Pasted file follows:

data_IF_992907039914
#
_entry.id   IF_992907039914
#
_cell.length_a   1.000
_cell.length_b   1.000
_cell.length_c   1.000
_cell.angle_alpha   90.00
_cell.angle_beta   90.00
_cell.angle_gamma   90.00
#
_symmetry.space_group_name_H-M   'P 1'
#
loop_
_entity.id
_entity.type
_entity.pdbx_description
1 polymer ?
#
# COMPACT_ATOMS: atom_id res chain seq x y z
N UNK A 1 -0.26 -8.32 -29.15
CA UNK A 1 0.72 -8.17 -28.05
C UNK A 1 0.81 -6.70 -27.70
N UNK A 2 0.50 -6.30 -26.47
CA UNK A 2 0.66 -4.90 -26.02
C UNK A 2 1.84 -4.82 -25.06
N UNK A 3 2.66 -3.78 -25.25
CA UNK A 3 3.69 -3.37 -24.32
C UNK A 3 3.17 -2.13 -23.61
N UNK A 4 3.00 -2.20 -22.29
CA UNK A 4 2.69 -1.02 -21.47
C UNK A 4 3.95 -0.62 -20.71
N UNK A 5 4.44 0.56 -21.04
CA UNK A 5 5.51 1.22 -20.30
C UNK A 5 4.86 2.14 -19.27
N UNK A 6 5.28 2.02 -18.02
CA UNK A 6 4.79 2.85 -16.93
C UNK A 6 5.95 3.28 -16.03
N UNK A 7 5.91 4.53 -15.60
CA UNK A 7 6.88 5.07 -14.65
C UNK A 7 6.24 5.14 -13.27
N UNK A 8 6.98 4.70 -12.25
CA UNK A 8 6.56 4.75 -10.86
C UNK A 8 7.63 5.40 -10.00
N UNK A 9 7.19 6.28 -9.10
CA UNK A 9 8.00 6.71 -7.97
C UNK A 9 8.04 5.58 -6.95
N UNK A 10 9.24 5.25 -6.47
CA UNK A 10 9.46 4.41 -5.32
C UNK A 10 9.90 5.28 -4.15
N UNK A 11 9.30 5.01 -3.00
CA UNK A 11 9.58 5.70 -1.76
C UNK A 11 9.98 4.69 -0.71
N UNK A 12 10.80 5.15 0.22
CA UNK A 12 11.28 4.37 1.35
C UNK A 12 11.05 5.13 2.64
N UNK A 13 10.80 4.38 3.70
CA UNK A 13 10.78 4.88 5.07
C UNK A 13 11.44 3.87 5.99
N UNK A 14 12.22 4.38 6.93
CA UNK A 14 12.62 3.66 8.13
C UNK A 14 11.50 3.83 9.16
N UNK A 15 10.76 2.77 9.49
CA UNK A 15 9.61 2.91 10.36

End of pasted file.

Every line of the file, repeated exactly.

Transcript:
data_IF_992907039914
#
_entry.id   IF_992907039914
#
_cell.length_a   1.000
_cell.length_b   1.000
_cell.length_c   1.000
_cell.angle_alpha   90.00
_cell.angle_beta   90.00
_cell.angle_gamma   90.00
#
_symmetry.space_group_name_H-M   'P 1'
#
loop_
_entity.id
_entity.type
_entity.pdbx_description
1 polymer ?
#
# COMPACT_ATOMS: atom_id res chain seq x y z
N UNK A 1 -0.26 -8.32 -29.15
CA UNK A 1 0.72 -8.17 -28.05
C UNK A 1 0.81 -6.70 -27.70
N UNK A 2 0.50 -6.30 -26.47
CA UNK A 2 0.66 -4.90 -26.02
C UNK A 2 1.84 -4.82 -25.06
N UNK A 3 2.66 -3.78 -25.25
CA UNK A 3 3.69 -3.37 -24.32
C UNK A 3 3.17 -2.13 -23.61
N UNK A 4 3.00 -2.20 -22.29
CA UNK A 4 2.69 -1.02 -21.47
C UNK A 4 3.95 -0.62 -20.71
N UNK A 5 4.44 0.56 -21.04
CA UNK A 5 5.51 1.22 -20.30
C UNK A 5 4.86 2.14 -19.27
N UNK A 6 5.28 2.02 -18.02
CA UNK A 6 4.79 2.85 -16.93
C UNK A 6 5.95 3.28 -16.03
N UNK A 7 5.91 4.53 -15.60
CA UNK A 7 6.88 5.07 -14.65
C UNK A 7 6.24 5.14 -13.27
N UNK A 8 6.98 4.70 -12.25
CA UNK A 8 6.56 4.75 -10.86
C UNK A 8 7.63 5.40 -10.00
N UNK A 9 7.19 6.28 -9.10
CA UNK A 9 8.00 6.71 -7.97
C UNK A 9 8.04 5.58 -6.95
N UNK A 10 9.24 5.25 -6.47
CA UNK A 10 9.46 4.41 -5.32
C UNK A 10 9.90 5.28 -4.15
N UNK A 11 9.30 5.01 -3.00
CA UNK A 11 9.58 5.70 -1.76
C UNK A 11 9.98 4.69 -0.71
N UNK A 12 10.80 5.15 0.22
CA UNK A 12 11.28 4.37 1.35
C UNK A 12 11.05 5.13 2.64
N UNK A 13 10.80 4.38 3.70
CA UNK A 13 10.78 4.88 5.07
C UNK A 13 11.44 3.87 5.99
N UNK A 14 12.22 4.38 6.93
CA UNK A 14 12.62 3.66 8.13
C UNK A 14 11.50 3.83 9.16
N UNK A 15 10.76 2.77 9.49
CA UNK A 15 9.61 2.91 10.36